Zambia's leader opens personal attack on archbishop
March 04, 2010
Zambia's President Frederick Chiluba is trying to silence the voice of the Catholic Church by loosing an ad hominem attack, Lusaka's Archbishop Telesphore Mpundu has charged. The archbishop spoke out after Chiluba called attention to an affair between the prelate's sister and an opposition politician.
While conceding that his sister had borne children with Michael Sata, a leader of the Patriotic Front, Archbishop Mpundu said the charges were a cynical attempt to deflect attention from the government's own problems. His sister's liaison with Sata had been "common knowledge," he said, even in the days when Chiluba and Sata were political allies. By bringing up the subject now, the archbishop continued, was clearly trying to discredit the Church.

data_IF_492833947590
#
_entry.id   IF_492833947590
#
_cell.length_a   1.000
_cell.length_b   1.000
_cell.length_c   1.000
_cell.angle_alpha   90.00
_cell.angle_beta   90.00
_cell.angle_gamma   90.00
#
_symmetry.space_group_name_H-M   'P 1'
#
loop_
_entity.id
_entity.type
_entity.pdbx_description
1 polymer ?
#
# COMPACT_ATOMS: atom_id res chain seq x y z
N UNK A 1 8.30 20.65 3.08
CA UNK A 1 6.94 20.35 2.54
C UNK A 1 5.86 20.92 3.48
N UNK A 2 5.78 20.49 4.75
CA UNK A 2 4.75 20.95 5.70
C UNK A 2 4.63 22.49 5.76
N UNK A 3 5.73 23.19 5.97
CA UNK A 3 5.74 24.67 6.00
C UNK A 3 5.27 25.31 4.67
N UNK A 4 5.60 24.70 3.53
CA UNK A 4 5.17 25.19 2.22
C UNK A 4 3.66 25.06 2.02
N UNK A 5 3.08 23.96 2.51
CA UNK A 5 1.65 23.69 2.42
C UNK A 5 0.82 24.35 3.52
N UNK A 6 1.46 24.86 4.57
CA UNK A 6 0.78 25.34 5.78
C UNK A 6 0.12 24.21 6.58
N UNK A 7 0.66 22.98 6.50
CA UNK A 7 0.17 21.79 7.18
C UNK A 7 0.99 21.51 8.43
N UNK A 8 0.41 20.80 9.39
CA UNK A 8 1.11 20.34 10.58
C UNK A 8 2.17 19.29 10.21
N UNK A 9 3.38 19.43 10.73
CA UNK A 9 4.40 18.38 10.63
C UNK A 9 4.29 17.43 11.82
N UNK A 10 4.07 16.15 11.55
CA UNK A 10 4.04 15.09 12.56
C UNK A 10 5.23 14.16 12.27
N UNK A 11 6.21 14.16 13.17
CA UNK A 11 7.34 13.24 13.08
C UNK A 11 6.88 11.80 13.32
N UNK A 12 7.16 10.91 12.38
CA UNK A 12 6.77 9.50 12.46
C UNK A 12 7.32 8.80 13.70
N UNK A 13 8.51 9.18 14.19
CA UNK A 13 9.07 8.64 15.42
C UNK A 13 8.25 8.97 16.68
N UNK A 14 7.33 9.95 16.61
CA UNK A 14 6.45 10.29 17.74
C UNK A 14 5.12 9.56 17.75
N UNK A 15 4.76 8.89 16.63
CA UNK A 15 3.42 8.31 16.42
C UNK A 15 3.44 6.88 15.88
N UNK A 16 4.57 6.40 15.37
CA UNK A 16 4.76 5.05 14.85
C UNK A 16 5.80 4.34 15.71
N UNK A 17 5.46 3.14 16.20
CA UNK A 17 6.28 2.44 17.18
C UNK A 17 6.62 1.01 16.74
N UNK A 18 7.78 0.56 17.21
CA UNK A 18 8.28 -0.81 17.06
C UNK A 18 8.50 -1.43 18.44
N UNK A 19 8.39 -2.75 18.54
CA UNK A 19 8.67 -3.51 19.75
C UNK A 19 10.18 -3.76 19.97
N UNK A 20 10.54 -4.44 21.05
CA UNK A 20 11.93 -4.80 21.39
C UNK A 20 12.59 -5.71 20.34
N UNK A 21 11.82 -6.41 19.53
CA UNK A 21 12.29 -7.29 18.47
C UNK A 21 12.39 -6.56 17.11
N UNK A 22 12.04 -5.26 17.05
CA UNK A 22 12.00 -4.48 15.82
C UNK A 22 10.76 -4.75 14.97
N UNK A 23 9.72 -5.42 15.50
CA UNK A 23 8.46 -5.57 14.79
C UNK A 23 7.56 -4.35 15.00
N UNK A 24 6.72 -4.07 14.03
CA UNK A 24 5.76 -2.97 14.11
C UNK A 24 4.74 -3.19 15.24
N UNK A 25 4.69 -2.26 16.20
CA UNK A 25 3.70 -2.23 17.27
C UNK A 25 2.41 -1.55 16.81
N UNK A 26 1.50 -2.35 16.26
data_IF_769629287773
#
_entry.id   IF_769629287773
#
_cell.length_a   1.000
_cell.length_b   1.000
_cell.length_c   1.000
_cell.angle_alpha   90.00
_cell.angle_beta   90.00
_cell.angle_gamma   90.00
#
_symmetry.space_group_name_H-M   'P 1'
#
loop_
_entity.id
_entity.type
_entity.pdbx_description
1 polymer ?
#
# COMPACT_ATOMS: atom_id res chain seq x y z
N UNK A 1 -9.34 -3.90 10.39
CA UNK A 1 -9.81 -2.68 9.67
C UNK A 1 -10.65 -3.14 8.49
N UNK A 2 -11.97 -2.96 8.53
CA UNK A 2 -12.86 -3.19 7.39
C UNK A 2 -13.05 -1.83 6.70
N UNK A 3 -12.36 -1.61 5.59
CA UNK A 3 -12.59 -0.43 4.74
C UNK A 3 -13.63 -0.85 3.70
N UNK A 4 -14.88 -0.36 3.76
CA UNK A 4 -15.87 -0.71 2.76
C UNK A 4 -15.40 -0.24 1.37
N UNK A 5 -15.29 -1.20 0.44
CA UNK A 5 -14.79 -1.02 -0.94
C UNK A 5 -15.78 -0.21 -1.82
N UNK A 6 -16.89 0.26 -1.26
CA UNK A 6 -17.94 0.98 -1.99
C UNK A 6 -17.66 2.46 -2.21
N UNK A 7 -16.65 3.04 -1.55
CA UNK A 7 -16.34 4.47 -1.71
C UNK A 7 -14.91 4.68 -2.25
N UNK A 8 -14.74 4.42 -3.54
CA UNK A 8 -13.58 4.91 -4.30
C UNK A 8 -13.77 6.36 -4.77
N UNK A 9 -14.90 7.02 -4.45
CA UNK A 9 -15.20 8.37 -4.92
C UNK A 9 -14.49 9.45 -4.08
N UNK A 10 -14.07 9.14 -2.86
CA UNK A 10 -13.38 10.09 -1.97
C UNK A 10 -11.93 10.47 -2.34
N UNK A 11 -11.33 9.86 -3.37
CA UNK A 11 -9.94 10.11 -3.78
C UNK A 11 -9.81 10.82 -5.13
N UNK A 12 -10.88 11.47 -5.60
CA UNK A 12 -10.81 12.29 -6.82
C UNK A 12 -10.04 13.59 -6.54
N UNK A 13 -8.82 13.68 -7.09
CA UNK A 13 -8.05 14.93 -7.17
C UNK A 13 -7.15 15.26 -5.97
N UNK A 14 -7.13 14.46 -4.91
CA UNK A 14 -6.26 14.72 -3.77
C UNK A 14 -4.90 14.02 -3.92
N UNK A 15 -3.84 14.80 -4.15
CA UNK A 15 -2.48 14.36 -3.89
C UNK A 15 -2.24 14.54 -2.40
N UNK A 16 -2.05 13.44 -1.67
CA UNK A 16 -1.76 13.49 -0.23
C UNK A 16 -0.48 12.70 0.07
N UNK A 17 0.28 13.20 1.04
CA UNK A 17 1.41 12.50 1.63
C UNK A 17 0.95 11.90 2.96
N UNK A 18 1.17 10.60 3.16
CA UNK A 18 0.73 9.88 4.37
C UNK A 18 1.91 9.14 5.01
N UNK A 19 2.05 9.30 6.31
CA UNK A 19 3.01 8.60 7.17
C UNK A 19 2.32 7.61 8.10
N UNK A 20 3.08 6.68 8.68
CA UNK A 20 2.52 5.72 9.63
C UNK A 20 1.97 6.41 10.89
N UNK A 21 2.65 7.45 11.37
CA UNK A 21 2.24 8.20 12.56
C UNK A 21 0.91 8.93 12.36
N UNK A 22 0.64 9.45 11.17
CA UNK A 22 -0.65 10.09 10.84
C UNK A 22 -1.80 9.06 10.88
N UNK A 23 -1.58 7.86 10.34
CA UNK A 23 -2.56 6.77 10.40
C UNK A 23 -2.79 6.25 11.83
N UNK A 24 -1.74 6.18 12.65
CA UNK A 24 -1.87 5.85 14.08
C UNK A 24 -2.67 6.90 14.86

Archbishop Mpundu said that he is not a member of the Patriotic Front himself, and takes no active role in partisan politics. But in the eyes of President Chiluba, he charged, "Everything is political: food security, health care, education, social and economic justice for all, etc."
The archbishop vowed that the personal attack would not deter him from criticizing the government. "We have a right and duty to call the leaders we put in power to account and that doesn’t mean we want political power,” he said.